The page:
Bea // Moonboot // Conor Marcus // Live Review // The Ulster Sports Club // Belfast

Ulster Sports Club played host to three young, up-and-coming acts on a summery Sunday night in Belfast. BEA headlined along with her band, wowing the crowd with an impassioned, soulful performance, supported by funky trio MOONBOOT and singer-songwriter CONOR MARCUS. There was a healthy mix of covers and original songs from all three, and the room-filling crowd seemed to enjoy every single second of it.

Conor Marcus kicked things off with a handful of love songs that were as gentle and wholesome as their performance was impressive. About halfway through his set, he announced he was going to do a cover song. His songwriting and performing were so good that he could have been playing nothing but cover songs up to that point and no one would have noticed any otherwise. Mixing things up, he swapped out his acoustic guitar for a seat at the keyboard every few songs, explaining the occasional song inspiration and cracking the odd joke as he did so. A contestant on The Voice Kids UK a few years ago, his natural stage presence and lack of any hint of nerves come as no surprise. You can’t rub shoulders with the likes of Will.I.Am and Jessie J and be afraid of a chilled-out Belfast crowd. There was a nice moment when someone held their phone light up and before long, encouraged by the singer, many in the room were following suit. Incredibly talented, especially for being so young – there was mention that he was only sixteen, expect to see more of this young man performing around the city and beyond.

The crowd may have been suitably calm and chill during Conor’s set, but from the moment Moonboot took the stage (just to fine-tune their pre-show soundcheck, no less), people rushed to the front of the stage and the room began to fill out until there was a healthy crowd buzzing and ready to go. Understandable, considering how electric the relatively new three-piece set was. The band consisted of a drummer, keyboardist, and guitarist-singer. Forgoing a bass player is a bold move for any band, but doubly so if you play a style of music even remotely close to funk, but the trio pulled it off in spades. Oozing groove, they played an energetic set with the crowd being guided by the effortless movements of frontman Charlie Magill. It seemed like a dance fever had broken out from the very first note. A mash-up rendition of several well-known pop songs blended together in the band’s signature style, bookended by Justin Bieber’s ‘Baby’, got a particularly excited reaction followed by a declaration from Charlie that, “they’re all good songs when you think about it.” Another band to keep an eye out for, they’d go down particularly well for those that like to put their dancin’ shoes on at the weekend.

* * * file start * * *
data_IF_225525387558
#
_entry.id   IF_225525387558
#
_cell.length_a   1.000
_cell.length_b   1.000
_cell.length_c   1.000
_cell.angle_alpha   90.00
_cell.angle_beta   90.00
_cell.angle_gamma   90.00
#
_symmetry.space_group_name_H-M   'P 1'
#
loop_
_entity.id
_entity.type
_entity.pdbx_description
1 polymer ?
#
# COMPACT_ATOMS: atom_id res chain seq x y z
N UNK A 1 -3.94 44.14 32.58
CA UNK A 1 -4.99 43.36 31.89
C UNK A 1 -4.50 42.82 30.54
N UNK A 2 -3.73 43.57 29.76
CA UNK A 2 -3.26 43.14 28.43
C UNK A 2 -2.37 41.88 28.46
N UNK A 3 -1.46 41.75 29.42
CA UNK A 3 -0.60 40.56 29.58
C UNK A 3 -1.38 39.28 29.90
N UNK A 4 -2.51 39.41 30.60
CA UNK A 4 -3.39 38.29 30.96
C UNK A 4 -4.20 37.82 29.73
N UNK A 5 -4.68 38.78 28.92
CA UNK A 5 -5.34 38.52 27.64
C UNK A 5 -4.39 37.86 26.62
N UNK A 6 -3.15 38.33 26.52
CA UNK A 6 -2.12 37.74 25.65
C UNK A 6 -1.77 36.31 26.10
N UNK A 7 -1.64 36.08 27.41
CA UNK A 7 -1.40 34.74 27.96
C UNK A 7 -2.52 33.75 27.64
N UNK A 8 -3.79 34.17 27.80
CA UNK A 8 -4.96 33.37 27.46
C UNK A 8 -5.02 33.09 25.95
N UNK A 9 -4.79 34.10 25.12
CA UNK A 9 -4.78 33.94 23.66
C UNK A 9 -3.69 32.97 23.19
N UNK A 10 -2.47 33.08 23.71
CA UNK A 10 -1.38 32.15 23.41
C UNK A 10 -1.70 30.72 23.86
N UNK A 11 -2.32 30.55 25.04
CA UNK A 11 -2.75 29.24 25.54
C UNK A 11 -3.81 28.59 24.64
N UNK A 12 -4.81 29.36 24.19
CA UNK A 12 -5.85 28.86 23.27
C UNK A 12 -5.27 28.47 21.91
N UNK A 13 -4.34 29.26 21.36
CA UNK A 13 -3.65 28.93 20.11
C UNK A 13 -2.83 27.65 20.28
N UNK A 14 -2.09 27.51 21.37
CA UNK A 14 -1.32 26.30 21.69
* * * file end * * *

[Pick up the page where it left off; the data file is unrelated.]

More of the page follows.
Short for Beatrice, pronounced ‘be-ah’, the night’s headliner took to the stage, draped in golden light, accompanied by her boyfriend and songwriting partner Jack McGirr who sat calmly on a wooden stool, acoustic in hand. The pair played a few songs together, with his strong work and her Amy-Winehouse-meets-Duffy voice clearly making an impact amidst the screams emanating from the crowd who were packed tighter than a can of sardines. Even the guy who seemed to have fallen asleep standing up against the amp stack had a smile on his face.

It wasn’t long though until Bea introduced the drummer and bassist waiting in the wings while Jack traded out his electric and together they picked things up a notch. From here until the end of the night, the crowd just seemed to get more and more excited and feverish. Especially when the band played a fantastic cover of Duffy’s ‘Mercy’, and especially-especially when a saxophonist was invited up on stage. The sound and lighting were both on point, complimenting all three acts but especially for the headliners. From the moment he sat down, the night’s last drummer looked like he was in the music video for ‘Smells Like Teen Spirit’.

Bea herself has some voice for one voice, with a range of pitches and influences and techniques. Definitely worth keeping an ear out for in the future. You know someone is an impressive singer when, after the show, a debate is overheard in the bogs: not over whether or not she’s talented, but whether she sounds more like Amy Winehouse or more like Duffy, with the unspoken agreement being that there’s without a doubt a bit of both in the mix.

It was a super fun night and every person that took to the stage performed incredibly well, even if they all had to perform under the shadow of the saxophonist who, in any situation, is automatically and by default the coolest person in the room. I don’t make the rules. That’s just how it Bea.

Written and photographed by Mark Russell




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